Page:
After a year-long process to report her own assault and convict her attacker, Kristi Kremers is working to help sexual assault victims report their experiences.
Kremers, a graduate student and former Graduate and Professional Student Assembly president, is now putting together a focus group for survivors at the University of Minnesota.
She received a grant from the Women’s Center for the “Be Counted, Be Heard: The Experiences of Sexual Assault Victims at the University of Minnesota” project. She hopes the first group will meet in early December.
The goal of the group is to not only encourage victims to report their assaults, but also to raise awareness in the University community about the prevalence of sexual assault.
“When you know the person you’re talking to has been through the same path before, it’s easier to trust them,” Kremers said.
Kremers’ own experience occurred in July 2010. She was walking to her apartment on the St. Paul campus when she was approached by a man from behind who grabbed her buttocks. Kremers screamed and was able to scare away the attacker.
Though Kremers said she believed her attacker intended to rape her, he could only be charged with a misdemeanor for assault since he touched her over clothing.
Minnesota law regarding fifth-degree criminal sexual contact “does not include the intentional touching of the clothing covering the immediate area of the buttocks.”
Kremers said this is because years ago, spanking was acceptable.
After the incident, she ran into multiple barriers trying to report it. Drawing from her background in student government, Kremers decided to look into the Clery Act, which requires all schools that participate in the federal financial aid program to disclose information about campus crimes, including sexual assault.
Under the Clery Act, “campus security authorities” including student health centers, women’s centers, deans, coaches, faculty advisers and housing directors are required to report incidences of sexual assault.
With the help of an ad-hoc campus safety committee between GAPSA and the Minnesota Student Association, Kremers expanded the definition of sexual assault in the Clery Act to more broadly include any unwanted sexual contact and changed the University’s annual Clery Report to include cases of simple assault.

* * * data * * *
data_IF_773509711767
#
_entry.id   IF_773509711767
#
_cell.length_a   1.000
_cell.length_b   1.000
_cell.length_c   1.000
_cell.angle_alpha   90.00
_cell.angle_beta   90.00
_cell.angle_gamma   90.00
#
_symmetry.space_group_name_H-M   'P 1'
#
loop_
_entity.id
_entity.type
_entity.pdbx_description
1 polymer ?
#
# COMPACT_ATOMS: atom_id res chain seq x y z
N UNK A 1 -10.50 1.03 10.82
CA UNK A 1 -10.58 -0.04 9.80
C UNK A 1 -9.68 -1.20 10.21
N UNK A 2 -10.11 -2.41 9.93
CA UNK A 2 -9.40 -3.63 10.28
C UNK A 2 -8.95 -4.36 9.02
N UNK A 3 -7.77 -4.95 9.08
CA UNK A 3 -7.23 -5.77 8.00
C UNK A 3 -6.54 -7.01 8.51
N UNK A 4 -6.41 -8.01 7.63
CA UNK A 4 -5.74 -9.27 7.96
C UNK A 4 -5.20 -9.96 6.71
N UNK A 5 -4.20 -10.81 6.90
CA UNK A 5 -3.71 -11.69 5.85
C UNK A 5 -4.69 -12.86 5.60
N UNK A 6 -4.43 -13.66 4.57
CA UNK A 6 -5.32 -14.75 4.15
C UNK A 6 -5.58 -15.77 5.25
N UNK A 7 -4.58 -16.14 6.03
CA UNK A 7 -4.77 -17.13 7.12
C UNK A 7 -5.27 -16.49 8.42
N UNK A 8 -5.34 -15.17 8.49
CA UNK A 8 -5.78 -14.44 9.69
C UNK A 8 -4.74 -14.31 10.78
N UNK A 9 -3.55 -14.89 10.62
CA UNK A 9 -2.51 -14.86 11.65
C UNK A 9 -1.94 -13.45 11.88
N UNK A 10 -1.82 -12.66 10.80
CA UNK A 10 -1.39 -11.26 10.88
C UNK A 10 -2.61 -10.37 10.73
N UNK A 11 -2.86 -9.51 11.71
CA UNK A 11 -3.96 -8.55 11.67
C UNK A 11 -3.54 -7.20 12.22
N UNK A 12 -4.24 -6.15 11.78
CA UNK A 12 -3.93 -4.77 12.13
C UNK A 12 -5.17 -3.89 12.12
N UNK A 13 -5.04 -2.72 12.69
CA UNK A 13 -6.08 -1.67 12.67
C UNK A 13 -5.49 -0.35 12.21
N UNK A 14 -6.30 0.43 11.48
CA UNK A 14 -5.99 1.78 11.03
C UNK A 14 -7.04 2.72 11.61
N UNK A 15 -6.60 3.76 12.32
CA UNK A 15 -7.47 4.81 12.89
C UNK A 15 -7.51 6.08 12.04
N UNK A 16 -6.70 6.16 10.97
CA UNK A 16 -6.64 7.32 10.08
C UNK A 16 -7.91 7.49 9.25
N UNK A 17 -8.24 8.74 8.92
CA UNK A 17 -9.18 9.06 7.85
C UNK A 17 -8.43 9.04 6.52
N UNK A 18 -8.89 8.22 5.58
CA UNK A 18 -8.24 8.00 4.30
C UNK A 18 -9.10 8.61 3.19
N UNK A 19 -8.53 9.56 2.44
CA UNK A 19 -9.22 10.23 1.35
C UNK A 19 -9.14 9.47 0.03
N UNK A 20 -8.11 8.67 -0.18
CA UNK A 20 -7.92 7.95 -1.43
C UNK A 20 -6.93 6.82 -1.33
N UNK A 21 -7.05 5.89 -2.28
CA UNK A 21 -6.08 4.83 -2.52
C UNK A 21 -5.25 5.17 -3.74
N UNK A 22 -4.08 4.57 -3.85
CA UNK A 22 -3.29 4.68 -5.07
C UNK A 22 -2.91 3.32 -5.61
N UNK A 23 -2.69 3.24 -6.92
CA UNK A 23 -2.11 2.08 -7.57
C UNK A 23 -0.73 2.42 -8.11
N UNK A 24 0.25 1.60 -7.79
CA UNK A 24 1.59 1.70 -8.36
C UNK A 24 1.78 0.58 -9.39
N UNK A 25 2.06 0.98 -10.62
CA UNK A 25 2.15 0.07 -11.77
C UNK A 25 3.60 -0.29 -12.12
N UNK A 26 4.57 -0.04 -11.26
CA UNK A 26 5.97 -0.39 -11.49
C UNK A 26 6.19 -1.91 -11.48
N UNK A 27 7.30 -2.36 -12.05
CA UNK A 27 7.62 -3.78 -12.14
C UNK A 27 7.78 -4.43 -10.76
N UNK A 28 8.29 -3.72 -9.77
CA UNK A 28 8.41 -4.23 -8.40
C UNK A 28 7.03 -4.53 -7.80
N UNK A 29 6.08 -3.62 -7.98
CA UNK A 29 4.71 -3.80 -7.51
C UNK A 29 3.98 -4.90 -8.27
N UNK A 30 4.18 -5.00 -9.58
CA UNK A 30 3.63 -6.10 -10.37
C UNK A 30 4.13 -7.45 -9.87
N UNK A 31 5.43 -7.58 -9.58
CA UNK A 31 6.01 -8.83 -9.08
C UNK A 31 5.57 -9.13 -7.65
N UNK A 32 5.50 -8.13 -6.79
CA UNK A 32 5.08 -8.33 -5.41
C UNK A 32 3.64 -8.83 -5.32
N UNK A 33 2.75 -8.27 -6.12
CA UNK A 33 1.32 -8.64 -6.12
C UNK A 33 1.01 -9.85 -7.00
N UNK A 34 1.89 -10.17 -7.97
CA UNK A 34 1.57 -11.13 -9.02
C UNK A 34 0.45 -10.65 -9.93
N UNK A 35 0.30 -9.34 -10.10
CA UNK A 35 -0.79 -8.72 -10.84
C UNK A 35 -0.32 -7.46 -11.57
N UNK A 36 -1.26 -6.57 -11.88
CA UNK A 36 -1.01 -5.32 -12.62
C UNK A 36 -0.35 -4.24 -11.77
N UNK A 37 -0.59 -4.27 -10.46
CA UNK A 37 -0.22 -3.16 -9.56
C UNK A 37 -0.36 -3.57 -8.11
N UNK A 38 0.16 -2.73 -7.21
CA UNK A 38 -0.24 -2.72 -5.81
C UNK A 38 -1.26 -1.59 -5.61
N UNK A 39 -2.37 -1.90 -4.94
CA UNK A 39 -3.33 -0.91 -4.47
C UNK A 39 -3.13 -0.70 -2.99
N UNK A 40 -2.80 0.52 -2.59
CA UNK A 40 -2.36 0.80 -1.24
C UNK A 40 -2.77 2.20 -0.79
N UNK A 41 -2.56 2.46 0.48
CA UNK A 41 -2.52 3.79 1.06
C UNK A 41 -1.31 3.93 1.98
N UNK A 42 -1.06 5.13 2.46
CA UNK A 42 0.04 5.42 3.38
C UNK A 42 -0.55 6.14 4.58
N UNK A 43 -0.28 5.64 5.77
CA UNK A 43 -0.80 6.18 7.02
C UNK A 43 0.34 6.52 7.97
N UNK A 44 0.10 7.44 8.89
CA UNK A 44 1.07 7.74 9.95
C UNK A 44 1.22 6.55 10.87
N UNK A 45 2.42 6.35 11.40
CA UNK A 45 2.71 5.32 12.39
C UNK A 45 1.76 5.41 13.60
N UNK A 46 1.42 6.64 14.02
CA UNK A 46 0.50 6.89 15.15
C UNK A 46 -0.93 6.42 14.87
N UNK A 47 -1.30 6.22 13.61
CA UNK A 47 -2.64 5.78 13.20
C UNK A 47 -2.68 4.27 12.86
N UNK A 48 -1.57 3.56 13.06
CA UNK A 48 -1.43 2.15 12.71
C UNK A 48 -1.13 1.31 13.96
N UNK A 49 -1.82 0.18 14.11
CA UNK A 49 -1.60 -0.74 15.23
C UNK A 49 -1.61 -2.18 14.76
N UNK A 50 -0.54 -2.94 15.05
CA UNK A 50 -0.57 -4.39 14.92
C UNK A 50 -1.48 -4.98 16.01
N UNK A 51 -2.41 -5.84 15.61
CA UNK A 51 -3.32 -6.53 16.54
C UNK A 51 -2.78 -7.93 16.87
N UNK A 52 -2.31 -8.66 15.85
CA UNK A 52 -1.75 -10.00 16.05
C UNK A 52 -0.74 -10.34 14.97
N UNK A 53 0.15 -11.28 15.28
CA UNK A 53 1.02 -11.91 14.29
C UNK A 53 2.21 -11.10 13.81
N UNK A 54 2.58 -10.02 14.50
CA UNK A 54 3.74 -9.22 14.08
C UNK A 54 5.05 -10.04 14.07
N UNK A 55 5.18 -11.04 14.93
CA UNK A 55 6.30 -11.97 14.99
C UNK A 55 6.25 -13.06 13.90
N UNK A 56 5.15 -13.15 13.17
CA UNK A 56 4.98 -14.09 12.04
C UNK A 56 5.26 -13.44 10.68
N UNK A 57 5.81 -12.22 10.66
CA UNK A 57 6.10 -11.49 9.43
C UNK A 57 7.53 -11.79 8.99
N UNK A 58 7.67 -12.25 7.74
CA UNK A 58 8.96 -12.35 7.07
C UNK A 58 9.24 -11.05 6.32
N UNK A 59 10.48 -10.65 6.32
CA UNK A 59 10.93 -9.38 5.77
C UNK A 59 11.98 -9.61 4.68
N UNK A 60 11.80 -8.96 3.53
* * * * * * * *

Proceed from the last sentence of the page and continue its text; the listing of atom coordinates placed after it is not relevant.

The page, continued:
“If people aren’t reporting, then these perpetrators are out there on the loose and victimizing other people,” she said.
Kremers also wants to fight the “culture of silence” surrounding sexual violence and sexual assault at the University.
“It’s the most underreported crime in the U.S.,” said Katie Eichele Interim Director for the Aurora Center. “It can be very intimidating for survivors to come forward.”
Even if reports increase, it doesn’t necessarily mean incidents increase, Eichele said. It can mean that more victims are coming forward.
Kremers said most victims just want to forget. It takes time before they feel comfortable talking about it, as the Pennsylvania State University sex abuse scandal shows.
“Unfortunately the Penn State situation demonstrates how easy it is to sweep sexual violence under the rug,” she said. “Hopefully we can prevent this with more scrutiny and procedures that people are actually going to pay attention to.”
Kremers’ court case was extended more than a year. After seven different court hearings, her case was finally settled this month. The suspect eventually pled guilty, so there was no need to go to trial.
Kremers said she was shocked at how far the process was drawn out. But after speaking with a bailiff, she learned that extended court hearings are not abnormal.
“It’s a strategy by the defense in hopes the victim gives up, and they do unfortunately,” she said. “To make it through that far takes a lot of time and energy.”
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